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Volume III
June 22, 2012

Weekly Home / Cook'n & Eat'n

June - It's a Month of Celebration!

By Alice Osborne

Did you know that June is National Corn and Cucumber Month? And don't you just love living in a country that finds so many excuses to celebrate or to bestow the limelight? Well, corn and cucumbers certainly do deserve this attention. Let's look at each vegetable:

CORN: Corn is high in protein and carbohydrates, so it has been an important nutritional resource for thousands of years. Today, corn has less starch and is sweeter. The sweetness accounts for its popularity. Americans consume about 25 pounds of corn per person annually, most of which is frozen or canned. A good thing about corn is that frozen and canned corn has about the same nutritional value as fresh corn - wonderful to know when fresh corn isn't available.

When selecting, be sure the husks are green, tight and fresh looking. Pull the husk open to make sure that the ear contains tightly packed rows of plump, glossy kernels. The kernels should be smaller at the tip of each ear. Large kernels at the tip is a sign of over-maturity. If you pinch a kernel, milky juice should spurt out. Corn should be stored in a cool area. Warmth causes the sugar content of corn to be converted into starch, which causes the ears to become less sweet.

Storage: If you're not planning to cook it shortly after purchasing, then store it in the refrigerator. Refrigeration helps the corn retain its sugar and vitamin C content. Store corn in its husk until you are ready to cook it so that it can retain its moisture content. But to fully enjoy the great taste of sweet corn, cook it as soon as possible. The sooner the better is the best "rule of thumb."

Now in celebration of Corn and Cucumber Month, here is one of our family favorites - a corn recipe that wins applause every time it's served!

Fresh Corn Salad

Serves 6

3 cups fresh corn off the cob, canned corn or thawed frozen corn
2 Tbsp. olive oil
1 cup minced red onion
2 tsp. chili powder
1 tsp. cumin
1 green bell pepper, seeded, and diced
1 red bell pepper, seeded and diced
1 1/2 cups tomatoes, seeded and diced
4 Tbsp. chopped fresh cilantro
2 Tbsp. cider vinegar
salt and pepper to taste

In a small saute pan, warm olive oil over medium heat. Add onion and saute for a few minutes. Add chili powder and cumin and saute for 1 minute longer. In a serving bowl, combine corn, bell peppers, tomatoes, and cooled onions. Toss to mix. Add cilantro and vinegar. Toss well to combine. Season to taste with salt and pepper, and toss again. This recipe is best served at room temperature.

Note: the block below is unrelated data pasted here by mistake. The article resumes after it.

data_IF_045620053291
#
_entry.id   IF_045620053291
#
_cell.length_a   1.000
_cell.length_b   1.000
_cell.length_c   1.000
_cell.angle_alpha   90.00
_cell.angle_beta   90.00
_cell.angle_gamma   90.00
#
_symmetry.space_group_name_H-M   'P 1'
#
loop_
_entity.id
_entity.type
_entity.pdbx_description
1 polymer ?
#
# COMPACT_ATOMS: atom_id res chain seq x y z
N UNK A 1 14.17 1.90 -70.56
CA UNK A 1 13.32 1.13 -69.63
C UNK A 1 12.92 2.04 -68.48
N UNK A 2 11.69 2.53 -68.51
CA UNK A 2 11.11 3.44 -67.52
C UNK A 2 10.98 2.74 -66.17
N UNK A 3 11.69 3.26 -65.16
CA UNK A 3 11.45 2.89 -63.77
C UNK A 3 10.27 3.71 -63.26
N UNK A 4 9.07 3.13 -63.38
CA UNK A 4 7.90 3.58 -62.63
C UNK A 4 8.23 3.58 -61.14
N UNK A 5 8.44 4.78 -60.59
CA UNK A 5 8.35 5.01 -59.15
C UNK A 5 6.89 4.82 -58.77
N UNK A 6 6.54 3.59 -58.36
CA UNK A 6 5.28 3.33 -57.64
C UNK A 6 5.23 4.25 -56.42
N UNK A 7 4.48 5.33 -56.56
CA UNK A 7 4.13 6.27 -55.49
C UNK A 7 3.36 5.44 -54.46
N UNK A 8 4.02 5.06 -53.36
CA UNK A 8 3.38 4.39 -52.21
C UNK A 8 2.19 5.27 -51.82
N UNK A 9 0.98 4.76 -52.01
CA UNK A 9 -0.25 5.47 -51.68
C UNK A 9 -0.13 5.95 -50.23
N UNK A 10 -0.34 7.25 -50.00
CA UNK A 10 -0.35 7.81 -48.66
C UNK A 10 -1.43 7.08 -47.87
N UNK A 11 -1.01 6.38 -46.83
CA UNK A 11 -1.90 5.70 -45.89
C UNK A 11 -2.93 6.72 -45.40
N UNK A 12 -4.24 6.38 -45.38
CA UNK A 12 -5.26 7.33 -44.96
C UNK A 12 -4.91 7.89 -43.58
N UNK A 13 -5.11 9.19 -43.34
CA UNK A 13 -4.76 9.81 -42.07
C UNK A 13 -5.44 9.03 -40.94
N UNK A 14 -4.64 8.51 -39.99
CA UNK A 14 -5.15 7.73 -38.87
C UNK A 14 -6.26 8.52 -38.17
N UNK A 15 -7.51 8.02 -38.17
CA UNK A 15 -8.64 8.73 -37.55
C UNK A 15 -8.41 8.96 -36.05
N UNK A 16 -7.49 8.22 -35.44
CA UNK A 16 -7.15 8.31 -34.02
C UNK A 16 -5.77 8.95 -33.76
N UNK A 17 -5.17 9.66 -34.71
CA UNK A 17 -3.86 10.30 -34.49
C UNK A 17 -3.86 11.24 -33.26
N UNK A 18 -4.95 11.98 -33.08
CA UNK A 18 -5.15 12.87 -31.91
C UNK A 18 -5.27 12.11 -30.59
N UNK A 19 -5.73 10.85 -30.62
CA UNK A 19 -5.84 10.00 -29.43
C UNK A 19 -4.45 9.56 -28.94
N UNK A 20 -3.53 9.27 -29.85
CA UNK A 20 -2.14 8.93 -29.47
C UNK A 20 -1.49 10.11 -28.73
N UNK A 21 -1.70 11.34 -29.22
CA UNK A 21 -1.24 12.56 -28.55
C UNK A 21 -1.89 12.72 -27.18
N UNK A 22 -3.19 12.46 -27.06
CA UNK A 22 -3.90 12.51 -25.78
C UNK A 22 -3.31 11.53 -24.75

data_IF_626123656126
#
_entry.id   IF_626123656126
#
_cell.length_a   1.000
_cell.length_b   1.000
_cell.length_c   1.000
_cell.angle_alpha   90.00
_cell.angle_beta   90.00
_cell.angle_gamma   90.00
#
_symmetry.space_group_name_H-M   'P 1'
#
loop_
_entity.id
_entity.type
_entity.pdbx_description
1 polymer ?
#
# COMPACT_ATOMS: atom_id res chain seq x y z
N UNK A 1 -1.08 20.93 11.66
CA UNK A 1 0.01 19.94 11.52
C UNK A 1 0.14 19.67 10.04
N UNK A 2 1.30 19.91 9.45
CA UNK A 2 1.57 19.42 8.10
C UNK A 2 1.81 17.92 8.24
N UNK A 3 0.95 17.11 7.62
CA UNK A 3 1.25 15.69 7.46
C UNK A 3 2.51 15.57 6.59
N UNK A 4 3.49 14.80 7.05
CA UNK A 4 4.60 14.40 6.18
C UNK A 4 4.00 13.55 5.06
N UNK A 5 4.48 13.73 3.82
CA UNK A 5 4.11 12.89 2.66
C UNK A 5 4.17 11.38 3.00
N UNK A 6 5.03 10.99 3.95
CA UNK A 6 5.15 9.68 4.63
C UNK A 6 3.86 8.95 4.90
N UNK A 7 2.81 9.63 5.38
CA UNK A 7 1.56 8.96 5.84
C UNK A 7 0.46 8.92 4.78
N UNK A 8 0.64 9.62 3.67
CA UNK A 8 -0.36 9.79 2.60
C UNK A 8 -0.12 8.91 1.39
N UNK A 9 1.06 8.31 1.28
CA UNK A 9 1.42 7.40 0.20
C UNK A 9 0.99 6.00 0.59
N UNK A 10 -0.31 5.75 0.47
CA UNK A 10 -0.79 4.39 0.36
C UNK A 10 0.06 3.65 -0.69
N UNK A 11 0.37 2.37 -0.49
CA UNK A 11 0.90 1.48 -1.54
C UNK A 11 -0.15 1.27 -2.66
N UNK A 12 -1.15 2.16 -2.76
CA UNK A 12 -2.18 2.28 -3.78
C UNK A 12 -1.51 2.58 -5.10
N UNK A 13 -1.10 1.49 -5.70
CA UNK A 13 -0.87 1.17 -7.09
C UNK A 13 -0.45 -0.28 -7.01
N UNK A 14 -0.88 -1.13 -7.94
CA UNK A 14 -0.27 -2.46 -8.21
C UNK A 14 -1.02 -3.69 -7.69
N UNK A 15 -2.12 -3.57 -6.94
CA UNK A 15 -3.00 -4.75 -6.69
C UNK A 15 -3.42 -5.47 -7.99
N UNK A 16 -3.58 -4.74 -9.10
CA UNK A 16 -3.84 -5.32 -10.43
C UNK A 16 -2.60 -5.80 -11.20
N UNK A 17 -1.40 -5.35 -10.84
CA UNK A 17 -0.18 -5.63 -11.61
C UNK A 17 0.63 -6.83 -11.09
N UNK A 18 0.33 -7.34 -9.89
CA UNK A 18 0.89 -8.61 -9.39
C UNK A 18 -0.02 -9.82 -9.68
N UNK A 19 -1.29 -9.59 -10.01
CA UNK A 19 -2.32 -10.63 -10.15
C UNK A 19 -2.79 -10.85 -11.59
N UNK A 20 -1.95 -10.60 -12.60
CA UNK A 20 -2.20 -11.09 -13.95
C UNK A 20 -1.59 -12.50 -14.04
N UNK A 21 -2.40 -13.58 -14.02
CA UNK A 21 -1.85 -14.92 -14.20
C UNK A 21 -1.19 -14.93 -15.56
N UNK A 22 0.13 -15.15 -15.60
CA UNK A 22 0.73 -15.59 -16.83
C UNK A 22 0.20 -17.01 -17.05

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CUCUMBER: "Cool as a cucumber" isn't just a catchy phrase. The inner temperature of a cucumber can be up to 20 degrees cooler than the outside air. No wonder these are such a summertime favorite!

Cool and moist due to their high water content, they belong to the same family as pumpkins, zucchini, watermelon and other squashes. "Cukes" are a staple in most home gardens and summer menus.

There are several varieties of cucumber; the most popular are English, Persian, and Pickling cucumbers. All these varieties are available year round.

Persian cucumbers are also known as regular cucumbers with soft, edible seeds. The skin is often waxed to seal in moisture.

English cucumbers are sometimes known as gourmet cucumbers, "burpless", or seedless cucumbers. This variety has seeds that are very small but do not need to be removed. Longer and thinner than regular cucumbers this variety is usually shrink-wrapped to seal in moisture because they are not waxed.

When selecting the best cukes, it's important to look for firm cucumbers with rich green color and no soft spots. Watch out for bulging in the middle. This means it's most likely filled with large watery seeds and tasteless flesh.

Storage: Whole cucumbers should be refrigerated in a crisper for up to a week. Unwaxed cucumbers will easily lose moisture so keep them wrapped tightly in plastic. Here are two more use and preparation tips:

•  Wash well, then, depending on the type of cucumber you have, you may want to remove the peel and seeds. To seed, slice in half lengthwise and scrape out with the tip of a teaspoon.

•  Add a decorative touch to your veggie platter. Run tines of a fork down the entire length of the cucumber, penetrating the peel. Slice crosswise.

Add this delicious cucumber salad recipe to the corn recipe above (put both in your Cook'n Recipe Organizer) and gather the family around for a delightful summer meal - all in celebration of the great month of June!

Tomato, Cucumber and Red Onion Salad with Mint

Serves 6

2 large cucumbers - halved lengthwise, seeded and sliced
1/4 cup red wine vinegar
2 tsp white sugar
1 tsp salt
3 large tomatoes, seeded and coarsely chopped
2/3 cup coarsely chopped red onion
1/2 cup chopped fresh mint leaves
3 Tbsp olive oil
Salt and pepper to taste

In a large bowl, toss together the cucumbers, vinegar, sugar and salt. Let stand at room temperature for an hour, stirring occasionally. Add tomatoes, onion, mint and oil to cucumbers and toss to blend. Season to taste with salt and pepper.

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